Why Not City Missions hosted a grand opening of its new branch’s first youth housing project in Brantford on Thursday, March 3.
Why Not Youth Housing partnered with Jaycee Homes and several community donors to transform a house into a home for at-risk youth in the community.
“This year marks the Why Not’s 20th anniversary and this project is the first of what we hope will be many,” Susan Zuidema said, Executive Director of Why Not City Missions. “Our goal is to support the youth in our community, those at risk of homelessness, addiction, suicide and just being lost in the cracks. We hope that providing this housing will give the individuals in the program a stable platform to grow and reach their full potential.”
The program welcomed four young men into its first home, all of whom spent time in the Why Not Youth Centre growing up.
Participants in the program pay fees, but they only cover about half of the actual program costs. The remainder of the costs are covered by financial contributions from local organizations.
“It’s hard to imagine the totality of the positive impacts of donations for future generations,” Mike Bosveld said. Bosveld recently took over as the Chair of the Why Not City Missions Board of Directors after founder of the organization, Charlie Kopczyk stepped down to retire. “It’s hard to launch in society without a launchpad. This house is a step in the right direction to change the lives of young people in our community.”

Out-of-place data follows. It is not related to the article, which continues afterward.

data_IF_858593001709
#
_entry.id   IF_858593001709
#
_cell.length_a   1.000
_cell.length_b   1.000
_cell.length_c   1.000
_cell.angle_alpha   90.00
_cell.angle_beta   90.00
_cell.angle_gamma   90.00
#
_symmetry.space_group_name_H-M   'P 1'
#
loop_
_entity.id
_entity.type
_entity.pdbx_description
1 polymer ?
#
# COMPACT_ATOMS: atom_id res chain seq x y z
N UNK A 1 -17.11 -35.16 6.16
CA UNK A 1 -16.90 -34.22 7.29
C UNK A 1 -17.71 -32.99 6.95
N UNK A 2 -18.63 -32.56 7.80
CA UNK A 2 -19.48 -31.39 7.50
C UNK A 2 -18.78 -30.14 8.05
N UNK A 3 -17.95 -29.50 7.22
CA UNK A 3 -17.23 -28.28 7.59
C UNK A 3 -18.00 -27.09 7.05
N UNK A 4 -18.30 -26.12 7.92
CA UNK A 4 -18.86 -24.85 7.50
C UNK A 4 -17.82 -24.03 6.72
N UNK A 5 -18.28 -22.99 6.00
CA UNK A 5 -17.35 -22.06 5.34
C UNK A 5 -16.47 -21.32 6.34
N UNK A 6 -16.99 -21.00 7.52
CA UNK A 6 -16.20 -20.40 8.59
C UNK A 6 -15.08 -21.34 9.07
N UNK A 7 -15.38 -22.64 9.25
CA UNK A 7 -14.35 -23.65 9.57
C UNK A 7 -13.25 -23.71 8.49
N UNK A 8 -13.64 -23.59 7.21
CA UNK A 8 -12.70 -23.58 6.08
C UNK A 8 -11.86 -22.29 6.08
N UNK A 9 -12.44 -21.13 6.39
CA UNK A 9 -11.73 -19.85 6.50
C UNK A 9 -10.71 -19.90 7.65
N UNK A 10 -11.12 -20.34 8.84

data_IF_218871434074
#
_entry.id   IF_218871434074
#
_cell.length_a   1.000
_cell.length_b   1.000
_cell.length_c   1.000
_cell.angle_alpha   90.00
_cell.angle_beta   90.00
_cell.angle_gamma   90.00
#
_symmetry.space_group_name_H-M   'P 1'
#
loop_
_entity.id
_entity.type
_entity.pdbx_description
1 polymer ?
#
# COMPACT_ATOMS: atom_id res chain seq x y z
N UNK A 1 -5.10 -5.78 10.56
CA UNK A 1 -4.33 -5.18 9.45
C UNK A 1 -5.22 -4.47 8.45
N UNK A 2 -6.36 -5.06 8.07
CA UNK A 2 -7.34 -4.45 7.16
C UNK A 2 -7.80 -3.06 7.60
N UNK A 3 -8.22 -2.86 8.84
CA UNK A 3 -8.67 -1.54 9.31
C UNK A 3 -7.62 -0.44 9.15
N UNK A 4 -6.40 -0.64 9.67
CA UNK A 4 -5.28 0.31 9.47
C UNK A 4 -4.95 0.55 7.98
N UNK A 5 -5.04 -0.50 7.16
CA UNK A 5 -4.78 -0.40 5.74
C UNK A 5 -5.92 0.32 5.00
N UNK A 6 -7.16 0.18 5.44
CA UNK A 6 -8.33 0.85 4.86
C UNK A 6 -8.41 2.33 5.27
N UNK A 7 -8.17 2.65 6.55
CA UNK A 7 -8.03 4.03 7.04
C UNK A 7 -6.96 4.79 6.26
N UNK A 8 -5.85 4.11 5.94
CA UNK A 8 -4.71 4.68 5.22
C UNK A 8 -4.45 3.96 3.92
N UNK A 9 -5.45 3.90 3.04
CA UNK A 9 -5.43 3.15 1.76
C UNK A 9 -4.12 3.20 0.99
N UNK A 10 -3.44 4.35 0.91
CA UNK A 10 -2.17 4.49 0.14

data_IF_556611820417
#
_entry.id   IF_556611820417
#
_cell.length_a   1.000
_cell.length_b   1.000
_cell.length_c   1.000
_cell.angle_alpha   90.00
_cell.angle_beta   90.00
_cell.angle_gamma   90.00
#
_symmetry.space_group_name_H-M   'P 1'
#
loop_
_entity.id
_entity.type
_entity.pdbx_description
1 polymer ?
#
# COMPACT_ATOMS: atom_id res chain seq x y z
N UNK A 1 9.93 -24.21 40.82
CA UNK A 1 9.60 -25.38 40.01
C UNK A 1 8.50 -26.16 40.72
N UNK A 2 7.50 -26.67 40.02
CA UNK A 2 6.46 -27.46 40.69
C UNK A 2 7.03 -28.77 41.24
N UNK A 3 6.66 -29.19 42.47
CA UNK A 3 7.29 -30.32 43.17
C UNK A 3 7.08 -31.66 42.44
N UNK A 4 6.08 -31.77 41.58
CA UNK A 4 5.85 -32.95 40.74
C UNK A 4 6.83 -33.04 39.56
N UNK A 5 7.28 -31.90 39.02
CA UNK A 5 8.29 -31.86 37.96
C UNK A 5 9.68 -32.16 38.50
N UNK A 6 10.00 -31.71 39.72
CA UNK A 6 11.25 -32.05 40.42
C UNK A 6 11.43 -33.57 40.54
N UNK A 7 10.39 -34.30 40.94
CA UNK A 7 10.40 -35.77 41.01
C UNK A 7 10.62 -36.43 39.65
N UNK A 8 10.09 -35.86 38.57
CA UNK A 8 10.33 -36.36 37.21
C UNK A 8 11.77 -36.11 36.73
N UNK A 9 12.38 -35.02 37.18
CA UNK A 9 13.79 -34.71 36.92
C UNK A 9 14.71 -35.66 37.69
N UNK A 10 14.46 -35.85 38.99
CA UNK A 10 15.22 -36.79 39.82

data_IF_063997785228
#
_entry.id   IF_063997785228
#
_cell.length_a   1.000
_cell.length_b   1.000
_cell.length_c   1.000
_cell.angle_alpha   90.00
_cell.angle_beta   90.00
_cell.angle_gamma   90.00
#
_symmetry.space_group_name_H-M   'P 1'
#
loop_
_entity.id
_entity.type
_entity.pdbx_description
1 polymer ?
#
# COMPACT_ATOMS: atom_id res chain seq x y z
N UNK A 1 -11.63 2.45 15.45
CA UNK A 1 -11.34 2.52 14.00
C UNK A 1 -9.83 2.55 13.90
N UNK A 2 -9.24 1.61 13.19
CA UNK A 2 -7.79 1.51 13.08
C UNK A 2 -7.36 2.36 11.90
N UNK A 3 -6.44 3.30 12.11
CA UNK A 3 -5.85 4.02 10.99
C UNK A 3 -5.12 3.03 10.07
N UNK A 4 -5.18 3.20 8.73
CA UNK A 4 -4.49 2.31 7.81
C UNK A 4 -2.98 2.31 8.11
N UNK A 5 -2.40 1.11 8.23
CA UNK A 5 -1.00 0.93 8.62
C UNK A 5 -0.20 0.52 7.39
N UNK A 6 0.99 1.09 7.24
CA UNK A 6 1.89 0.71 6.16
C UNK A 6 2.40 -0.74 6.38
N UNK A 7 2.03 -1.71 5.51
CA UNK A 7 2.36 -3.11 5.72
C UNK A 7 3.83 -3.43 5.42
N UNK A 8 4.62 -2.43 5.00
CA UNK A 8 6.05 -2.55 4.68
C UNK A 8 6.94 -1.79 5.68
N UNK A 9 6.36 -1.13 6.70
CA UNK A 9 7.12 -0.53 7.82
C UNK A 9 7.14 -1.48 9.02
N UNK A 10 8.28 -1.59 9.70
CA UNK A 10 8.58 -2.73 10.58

Bosveld and Zuidema announced at the ribbon cutting ceremony that the home would be known as Charlie’s Place in honour of the work that Kopczyk has put into the organization over the years.
“We have come a long way from handing out Joe Louis snacks downtown,” Kopczyk said. “This project has been a dream for so many years, seeing the need for housing in our community. The need is much greater but this is definitely a start.”
Not only does the program provide youth with housing, but it also gives participants an opportunity to create a customized goal with staff geared toward education or employment. It is designed to encourage these individuals to set and track goals to break the cycle of dependence on social assistance.
Prior to cutting the ribbon, Zuidema thanked community donors and partners that made the project possible.
“This project has taken us a year to complete,” she said. “After only one week of the original decision, it was fully funded by our generous donors. Whether recurring or one-time, we count on each and every one of you to be able to make projects like this possible.”